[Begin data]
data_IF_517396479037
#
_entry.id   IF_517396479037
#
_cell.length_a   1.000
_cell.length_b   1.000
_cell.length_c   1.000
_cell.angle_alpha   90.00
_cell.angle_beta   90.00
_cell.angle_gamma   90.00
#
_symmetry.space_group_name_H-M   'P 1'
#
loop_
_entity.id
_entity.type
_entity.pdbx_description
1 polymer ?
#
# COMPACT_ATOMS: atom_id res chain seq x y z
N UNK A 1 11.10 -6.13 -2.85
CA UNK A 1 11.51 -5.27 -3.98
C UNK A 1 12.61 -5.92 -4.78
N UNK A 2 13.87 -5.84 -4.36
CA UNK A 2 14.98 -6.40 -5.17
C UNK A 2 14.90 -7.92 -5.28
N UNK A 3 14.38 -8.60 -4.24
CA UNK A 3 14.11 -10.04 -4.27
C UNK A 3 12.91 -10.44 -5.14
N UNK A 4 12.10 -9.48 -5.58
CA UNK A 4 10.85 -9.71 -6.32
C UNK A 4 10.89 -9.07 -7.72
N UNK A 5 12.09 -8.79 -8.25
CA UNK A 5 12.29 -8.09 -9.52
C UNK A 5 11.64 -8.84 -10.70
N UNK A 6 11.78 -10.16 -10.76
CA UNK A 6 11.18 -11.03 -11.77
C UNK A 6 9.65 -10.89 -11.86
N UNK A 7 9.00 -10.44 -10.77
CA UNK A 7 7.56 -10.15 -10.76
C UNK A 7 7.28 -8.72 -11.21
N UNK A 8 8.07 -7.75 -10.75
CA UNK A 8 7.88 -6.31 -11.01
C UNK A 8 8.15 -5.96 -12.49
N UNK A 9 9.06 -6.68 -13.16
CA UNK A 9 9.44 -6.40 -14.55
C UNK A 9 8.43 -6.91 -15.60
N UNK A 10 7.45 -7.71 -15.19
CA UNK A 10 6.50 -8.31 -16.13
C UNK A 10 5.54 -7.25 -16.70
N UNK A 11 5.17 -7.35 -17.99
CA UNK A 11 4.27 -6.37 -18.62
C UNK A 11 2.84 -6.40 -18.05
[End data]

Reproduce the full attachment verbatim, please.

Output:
data_IF_517396479037
#
_entry.id   IF_517396479037
#
_cell.length_a   1.000
_cell.length_b   1.000
_cell.length_c   1.000
_cell.angle_alpha   90.00
_cell.angle_beta   90.00
_cell.angle_gamma   90.00
#
_symmetry.space_group_name_H-M   'P 1'
#
loop_
_entity.id
_entity.type
_entity.pdbx_description
1 polymer ?
#
# COMPACT_ATOMS: atom_id res chain seq x y z
N UNK A 1 11.10 -6.13 -2.85
CA UNK A 1 11.51 -5.27 -3.98
C UNK A 1 12.61 -5.92 -4.78
N UNK A 2 13.87 -5.84 -4.36
CA UNK A 2 14.98 -6.40 -5.17
C UNK A 2 14.90 -7.92 -5.28
N UNK A 3 14.38 -8.60 -4.24
CA UNK A 3 14.11 -10.04 -4.27
C UNK A 3 12.91 -10.44 -5.14
N UNK A 4 12.10 -9.48 -5.58
CA UNK A 4 10.85 -9.71 -6.32
C UNK A 4 10.89 -9.07 -7.72
N UNK A 5 12.09 -8.79 -8.25
CA UNK A 5 12.29 -8.09 -9.52
C UNK A 5 11.64 -8.84 -10.70
N UNK A 6 11.78 -10.16 -10.76
CA UNK A 6 11.18 -11.03 -11.77
C UNK A 6 9.65 -10.89 -11.86
N UNK A 7 9.00 -10.44 -10.77
CA UNK A 7 7.56 -10.15 -10.76
C UNK A 7 7.28 -8.72 -11.21
N UNK A 8 8.07 -7.75 -10.75
CA UNK A 8 7.88 -6.31 -11.01
C UNK A 8 8.15 -5.96 -12.49
N UNK A 9 9.06 -6.68 -13.16
CA UNK A 9 9.44 -6.40 -14.55
C UNK A 9 8.43 -6.91 -15.60
N UNK A 10 7.45 -7.71 -15.19
CA UNK A 10 6.50 -8.31 -16.13
C UNK A 10 5.54 -7.25 -16.70
N UNK A 11 5.17 -7.35 -17.99
CA UNK A 11 4.27 -6.37 -18.62
C UNK A 11 2.84 -6.40 -18.05